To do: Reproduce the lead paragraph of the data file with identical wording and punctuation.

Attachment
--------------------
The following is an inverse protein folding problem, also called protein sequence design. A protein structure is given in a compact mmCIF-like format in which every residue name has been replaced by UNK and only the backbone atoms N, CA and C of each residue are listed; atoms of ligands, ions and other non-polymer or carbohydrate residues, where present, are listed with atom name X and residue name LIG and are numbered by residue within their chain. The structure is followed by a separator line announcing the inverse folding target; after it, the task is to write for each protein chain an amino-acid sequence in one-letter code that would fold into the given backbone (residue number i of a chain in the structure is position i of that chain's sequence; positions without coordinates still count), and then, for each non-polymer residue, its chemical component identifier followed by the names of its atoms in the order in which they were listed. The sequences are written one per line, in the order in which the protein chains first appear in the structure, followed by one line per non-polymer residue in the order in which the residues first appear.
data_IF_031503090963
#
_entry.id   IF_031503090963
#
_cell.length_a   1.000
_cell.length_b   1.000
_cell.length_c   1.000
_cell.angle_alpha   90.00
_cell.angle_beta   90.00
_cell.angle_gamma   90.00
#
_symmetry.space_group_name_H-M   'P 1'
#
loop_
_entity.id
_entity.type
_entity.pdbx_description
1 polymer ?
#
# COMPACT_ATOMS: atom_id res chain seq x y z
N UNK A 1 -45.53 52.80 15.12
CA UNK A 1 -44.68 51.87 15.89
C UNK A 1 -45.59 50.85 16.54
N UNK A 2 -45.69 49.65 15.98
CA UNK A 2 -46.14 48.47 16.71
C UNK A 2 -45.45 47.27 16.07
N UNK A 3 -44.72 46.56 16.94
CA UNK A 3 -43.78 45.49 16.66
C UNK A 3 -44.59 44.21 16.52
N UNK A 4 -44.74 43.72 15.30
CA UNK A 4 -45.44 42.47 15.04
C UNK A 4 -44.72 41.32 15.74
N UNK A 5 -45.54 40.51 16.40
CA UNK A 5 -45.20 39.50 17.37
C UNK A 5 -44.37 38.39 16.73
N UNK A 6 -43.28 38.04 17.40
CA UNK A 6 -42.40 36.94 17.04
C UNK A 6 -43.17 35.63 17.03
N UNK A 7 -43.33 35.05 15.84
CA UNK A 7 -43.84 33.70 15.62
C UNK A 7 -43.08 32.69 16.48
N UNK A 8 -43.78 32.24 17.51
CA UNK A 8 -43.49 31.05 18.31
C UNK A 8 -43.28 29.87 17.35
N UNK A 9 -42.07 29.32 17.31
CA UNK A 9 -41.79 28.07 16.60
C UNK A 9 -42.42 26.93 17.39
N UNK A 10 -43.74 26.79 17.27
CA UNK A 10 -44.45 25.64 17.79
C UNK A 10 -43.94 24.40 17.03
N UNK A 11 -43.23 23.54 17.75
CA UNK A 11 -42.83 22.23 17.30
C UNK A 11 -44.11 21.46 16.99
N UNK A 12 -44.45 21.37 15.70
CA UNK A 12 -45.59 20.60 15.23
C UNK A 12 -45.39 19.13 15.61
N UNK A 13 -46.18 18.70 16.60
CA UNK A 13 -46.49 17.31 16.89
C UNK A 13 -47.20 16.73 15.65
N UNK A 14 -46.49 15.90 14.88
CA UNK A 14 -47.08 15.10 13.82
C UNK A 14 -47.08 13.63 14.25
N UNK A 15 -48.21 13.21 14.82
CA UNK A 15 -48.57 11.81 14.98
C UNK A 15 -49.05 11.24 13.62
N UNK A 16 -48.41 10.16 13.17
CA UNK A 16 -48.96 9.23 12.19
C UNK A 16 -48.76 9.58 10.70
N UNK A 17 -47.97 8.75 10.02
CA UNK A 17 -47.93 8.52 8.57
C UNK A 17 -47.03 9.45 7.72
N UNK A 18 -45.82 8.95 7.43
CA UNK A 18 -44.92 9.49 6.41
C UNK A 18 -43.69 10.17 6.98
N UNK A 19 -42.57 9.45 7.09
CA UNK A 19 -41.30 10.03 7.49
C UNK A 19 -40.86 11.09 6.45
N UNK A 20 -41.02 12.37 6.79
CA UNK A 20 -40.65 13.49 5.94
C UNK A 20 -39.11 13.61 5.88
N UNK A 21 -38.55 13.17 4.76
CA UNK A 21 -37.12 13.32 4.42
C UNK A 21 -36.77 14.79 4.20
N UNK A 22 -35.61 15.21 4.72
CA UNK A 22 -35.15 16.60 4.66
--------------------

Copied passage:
The following is an inverse protein folding problem, also called protein sequence design. A protein structure is given in a compact mmCIF-like format in which every residue name has been replaced by UNK and only the backbone atoms N, CA and C of each residue are listed; atoms of ligands, ions and other non-polymer or carbohydrate residues, where present, are listed with atom name X and residue name LIG and are numbered by residue within their chain. The structure is followed by a separator line announcing the inverse folding target; after it, the task is to write for each protein chain an amino-acid sequence in one-letter code that would fold into the given backbone (residue number i of a chain in the structure is position i of that chain's sequence; positions without coordinates still count), and then, for each non-polymer residue, its chemical component identifier followed by the names of its atoms in the order in which they were listed. The sequences are written one per line, in the order in which the protein chains first appear in the structure, followed by one line per non-polymer residue in the order in which the residues first appear.